Detection of β-galactosidase activity in ovaries

Four-day-old females were anaesthetized, washed in ethanol and dissected in BSS (55mM-NaCl, 40mM-KCl, 15 mM-MgSO4, 5mM-CaC12-H2O, l·79g 1“1 tricin, 3·6gl·1 glucose, 17·1 gl—1 saccharose, 1 gl—1 BSA). The ovaries were transferred to microtitre plates containing 30 μl devitellinizing buffer (1 volume buffer B described in Freeman et al. (1986), 4 volumes H2O, 1 volume of 37% formaldehyde) and 200 μl heptane. The microtitre plates were shaken gently for 10 min at room temperature. The devitellinizing buffer was replaced by 300 μl fixation buffer (1% glutaraldehyde in PBS) and incubated for 10 min. The ovaries were washed once with Ringer’s solution and incubated overnight at 37°C in staining solution (Simon et al. 1985) with 0·3 % Triton X-100. The ovaries were dehydrated in series of ethanol solutions of increasing concentration, mounted, viewed with Nomarksi optics and photographed with a Kodak Ektachrome 50 slide film at 25 ASA.

Detection of β-galactosidase activity in ovarian sections

Four-day-old flies were anaesthetized and rinsed in ethanol and water. The flies were transferred into a drop of OCT 4583 medium (Tissue-Tek, Miles) for 5 to 10 min and frozen in liquid nitrogen. Sections were prepared as described by Hafen and Levine (1986), but 1% glutaraldehyde was used as a fixative instead of paraformaldehyde. The slides were washed three times in PBS for 10 min and rinsed in staining buffer (without X-gal). 200 μl staining solution was layered on the preparations, which were covered with a coverslip and incubated overnight at 37 °C. Slides were washed with PBS and sections were counterstained with eosin and mounted in DAKO glycergel.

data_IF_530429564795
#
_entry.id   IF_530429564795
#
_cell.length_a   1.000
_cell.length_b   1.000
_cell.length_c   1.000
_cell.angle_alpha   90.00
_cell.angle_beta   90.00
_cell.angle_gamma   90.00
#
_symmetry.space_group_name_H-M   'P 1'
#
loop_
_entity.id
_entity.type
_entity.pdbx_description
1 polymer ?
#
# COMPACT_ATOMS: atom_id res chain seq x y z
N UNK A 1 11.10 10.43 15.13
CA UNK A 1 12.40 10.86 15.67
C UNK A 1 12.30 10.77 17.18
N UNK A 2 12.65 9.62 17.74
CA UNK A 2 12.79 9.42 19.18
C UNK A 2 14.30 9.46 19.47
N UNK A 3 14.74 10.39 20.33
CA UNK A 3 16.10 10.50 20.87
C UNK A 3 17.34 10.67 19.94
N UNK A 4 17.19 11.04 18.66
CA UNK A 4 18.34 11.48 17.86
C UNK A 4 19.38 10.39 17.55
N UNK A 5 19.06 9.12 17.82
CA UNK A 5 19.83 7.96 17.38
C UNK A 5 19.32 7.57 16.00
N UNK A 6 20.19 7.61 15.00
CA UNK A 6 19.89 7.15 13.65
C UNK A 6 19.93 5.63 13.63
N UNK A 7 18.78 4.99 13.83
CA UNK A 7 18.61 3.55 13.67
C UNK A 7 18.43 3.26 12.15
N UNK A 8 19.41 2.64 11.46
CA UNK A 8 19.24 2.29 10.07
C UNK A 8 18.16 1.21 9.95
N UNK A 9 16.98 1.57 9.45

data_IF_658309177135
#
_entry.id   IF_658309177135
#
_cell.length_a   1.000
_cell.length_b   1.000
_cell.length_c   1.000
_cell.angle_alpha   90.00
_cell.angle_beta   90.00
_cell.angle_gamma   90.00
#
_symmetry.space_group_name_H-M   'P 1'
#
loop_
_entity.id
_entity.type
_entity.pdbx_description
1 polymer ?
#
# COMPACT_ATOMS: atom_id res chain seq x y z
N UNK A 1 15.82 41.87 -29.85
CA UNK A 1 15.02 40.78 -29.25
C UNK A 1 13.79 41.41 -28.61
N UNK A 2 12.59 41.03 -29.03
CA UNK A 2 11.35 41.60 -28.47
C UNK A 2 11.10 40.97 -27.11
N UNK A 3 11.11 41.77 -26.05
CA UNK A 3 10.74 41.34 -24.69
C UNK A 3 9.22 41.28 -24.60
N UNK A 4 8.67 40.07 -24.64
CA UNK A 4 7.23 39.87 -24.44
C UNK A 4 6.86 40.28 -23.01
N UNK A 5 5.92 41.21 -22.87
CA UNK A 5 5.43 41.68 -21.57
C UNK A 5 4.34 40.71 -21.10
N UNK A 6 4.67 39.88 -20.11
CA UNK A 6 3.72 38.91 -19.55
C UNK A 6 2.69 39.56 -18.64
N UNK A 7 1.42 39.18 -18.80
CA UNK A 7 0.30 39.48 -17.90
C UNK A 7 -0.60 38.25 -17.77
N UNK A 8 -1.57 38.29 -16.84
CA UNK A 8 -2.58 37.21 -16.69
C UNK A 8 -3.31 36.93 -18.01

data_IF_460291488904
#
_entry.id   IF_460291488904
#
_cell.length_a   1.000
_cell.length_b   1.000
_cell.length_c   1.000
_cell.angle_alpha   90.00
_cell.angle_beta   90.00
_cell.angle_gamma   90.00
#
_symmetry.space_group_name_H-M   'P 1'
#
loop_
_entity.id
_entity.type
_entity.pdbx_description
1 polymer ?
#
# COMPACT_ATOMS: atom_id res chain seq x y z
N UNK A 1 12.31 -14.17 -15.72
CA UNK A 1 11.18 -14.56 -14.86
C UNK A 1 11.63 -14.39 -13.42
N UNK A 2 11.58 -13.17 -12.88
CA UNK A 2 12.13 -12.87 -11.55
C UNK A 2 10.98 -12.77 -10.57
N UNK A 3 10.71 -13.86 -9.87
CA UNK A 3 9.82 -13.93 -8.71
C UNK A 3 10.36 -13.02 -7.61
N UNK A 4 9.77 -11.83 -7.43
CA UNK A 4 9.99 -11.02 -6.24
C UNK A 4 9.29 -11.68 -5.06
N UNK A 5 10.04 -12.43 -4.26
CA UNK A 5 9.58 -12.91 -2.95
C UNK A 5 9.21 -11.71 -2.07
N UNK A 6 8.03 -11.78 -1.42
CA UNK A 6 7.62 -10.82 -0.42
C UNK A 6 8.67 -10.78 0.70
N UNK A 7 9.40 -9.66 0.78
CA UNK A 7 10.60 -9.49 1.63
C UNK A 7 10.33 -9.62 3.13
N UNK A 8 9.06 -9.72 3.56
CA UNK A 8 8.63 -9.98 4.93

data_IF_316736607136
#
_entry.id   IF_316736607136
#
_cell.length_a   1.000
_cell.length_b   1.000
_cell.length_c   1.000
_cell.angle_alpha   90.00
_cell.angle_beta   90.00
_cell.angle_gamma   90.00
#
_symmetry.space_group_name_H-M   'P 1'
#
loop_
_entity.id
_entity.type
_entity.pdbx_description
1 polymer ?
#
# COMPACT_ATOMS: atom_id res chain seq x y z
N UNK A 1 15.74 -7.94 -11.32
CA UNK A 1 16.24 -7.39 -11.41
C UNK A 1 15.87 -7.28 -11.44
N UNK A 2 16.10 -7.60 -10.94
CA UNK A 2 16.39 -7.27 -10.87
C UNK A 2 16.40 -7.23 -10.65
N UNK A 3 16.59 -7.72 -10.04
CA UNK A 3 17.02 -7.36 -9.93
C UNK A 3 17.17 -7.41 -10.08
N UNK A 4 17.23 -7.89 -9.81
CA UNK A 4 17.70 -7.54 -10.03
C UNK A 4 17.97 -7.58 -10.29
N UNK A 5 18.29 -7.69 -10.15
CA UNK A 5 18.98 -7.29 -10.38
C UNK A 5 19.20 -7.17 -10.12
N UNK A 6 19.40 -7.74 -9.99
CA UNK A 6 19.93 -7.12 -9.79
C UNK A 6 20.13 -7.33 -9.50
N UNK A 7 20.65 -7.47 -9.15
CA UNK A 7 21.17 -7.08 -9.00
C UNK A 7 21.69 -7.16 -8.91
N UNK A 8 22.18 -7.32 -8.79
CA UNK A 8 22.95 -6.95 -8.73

Remobilizing P[lArB] in transposants

To ascertain whether a mutant phenotype is caused by a P[lArB] insertion, the P[lArB] transposon was excised in order to produce revenants using flies carrying a genomic source of transposase (Robertson et al. 1988). However, instead of performing direct brother and sister matings with the progeny of a jumpstart male to test for revenants (Bellen et al. 1989), single rosy1 progeny of jumpstart males carrying the Δ1P[lArB] chromosome were used to generate heterozygous offspring which were then mated to each other. For example, for the third chromosome insertions the following crosses were performed:
formula

Recovery of homozygous ry506 Δ1P[lArB] females with normal ovaries indicates that the PflArB] insertion is responsible for the mutant phenotype provided no other P-element insertions are present in this strain; no additional insertions have been found in the transposant strains used (see Bellen et al. 1989). Similar crosses were performed for strains with P[lArB] insertions on the first chromosome. To study the morphological characteristics of ovaries of putative revenants, ovaries were dissected and stained with a nuclear dye as described by Bellen and Kiger (1988).

Fertility assays

All assays were performed at 25°C. Individual 1- to 2-day-old homozygous (or heterozygous fs mutant) virgin females were mated to two 1- to 4-day-old Oregon-R males in 8 dram vials containing standard fly food. Flies were discarded after 7 days and progeny were counted at day 18. For strains with decreased fertility, the average progeny of 10 individual females was compared with the average progeny of 10 Oregon-R wild-type control females. Strains were classified according to the following criteria: 0–10% of wild-type progeny, sterile; 10–50%, semisterile; 50–75% subfertile.

Stocks

The generation of insertion strains and nomenclature is described by Bellen et al. (1989). The mutant strains used in this study are listed in Table 1.